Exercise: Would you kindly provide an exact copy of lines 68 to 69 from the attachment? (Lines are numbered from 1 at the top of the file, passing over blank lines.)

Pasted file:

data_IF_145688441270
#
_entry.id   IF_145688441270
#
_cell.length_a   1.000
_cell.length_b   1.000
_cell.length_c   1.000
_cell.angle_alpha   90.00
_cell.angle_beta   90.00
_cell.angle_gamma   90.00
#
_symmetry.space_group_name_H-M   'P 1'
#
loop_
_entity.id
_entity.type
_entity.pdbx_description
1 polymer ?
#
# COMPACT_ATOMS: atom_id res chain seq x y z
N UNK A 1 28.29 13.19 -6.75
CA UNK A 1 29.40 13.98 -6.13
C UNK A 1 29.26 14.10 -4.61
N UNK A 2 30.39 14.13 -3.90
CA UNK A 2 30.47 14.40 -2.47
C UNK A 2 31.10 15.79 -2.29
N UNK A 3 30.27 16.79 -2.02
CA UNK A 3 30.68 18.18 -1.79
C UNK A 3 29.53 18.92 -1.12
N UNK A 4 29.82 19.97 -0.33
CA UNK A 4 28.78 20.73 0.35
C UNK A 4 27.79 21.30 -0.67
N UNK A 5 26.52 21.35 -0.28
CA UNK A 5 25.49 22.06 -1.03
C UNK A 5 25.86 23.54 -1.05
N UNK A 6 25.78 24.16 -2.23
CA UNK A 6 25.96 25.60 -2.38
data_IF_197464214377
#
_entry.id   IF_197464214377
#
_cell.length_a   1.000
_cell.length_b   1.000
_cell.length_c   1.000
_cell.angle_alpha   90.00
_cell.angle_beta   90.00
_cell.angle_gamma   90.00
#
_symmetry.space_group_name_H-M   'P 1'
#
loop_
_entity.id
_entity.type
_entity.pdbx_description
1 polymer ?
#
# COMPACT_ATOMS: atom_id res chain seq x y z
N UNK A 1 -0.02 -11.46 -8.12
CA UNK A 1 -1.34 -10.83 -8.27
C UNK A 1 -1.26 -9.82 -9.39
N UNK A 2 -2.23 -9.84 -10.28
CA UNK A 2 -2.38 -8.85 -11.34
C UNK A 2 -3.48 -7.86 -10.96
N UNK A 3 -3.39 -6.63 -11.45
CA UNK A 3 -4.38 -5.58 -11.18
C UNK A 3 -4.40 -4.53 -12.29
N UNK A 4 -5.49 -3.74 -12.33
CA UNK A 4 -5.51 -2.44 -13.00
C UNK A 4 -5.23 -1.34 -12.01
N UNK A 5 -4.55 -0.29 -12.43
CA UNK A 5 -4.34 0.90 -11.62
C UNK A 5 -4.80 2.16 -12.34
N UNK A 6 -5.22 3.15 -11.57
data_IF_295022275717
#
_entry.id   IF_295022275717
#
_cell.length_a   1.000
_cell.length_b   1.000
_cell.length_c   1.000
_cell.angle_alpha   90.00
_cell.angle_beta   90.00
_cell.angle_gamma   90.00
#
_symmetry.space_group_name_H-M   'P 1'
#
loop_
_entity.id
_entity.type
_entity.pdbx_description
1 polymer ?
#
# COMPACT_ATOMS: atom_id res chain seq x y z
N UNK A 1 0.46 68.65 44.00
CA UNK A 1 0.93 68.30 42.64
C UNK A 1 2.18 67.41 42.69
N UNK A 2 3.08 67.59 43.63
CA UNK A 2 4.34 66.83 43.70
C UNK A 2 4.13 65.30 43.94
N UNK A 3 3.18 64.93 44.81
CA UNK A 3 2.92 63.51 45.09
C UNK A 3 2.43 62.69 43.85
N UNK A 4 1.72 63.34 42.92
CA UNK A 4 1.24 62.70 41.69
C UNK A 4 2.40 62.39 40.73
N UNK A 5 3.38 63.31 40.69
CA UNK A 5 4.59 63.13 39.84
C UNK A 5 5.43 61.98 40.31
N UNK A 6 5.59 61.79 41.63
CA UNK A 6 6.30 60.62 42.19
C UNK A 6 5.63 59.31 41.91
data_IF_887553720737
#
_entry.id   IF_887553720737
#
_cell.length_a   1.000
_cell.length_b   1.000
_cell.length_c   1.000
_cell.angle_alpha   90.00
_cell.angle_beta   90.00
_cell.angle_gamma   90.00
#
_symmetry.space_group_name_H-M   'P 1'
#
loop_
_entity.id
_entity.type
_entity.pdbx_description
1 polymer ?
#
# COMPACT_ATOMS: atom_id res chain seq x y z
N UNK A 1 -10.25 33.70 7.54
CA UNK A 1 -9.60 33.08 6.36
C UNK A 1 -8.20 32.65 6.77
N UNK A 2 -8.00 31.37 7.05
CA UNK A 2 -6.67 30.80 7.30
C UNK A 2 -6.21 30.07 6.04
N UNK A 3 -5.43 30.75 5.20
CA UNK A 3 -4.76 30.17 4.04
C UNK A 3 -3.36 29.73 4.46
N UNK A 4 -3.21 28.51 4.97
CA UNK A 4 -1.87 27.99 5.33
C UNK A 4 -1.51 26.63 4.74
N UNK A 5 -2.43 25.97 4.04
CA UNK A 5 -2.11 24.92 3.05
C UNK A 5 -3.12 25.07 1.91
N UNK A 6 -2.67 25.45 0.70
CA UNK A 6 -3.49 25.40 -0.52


CA UNK A 4 -5.51 -2.44 -13.00
C UNK A 4 -5.23 -1.34 -12.01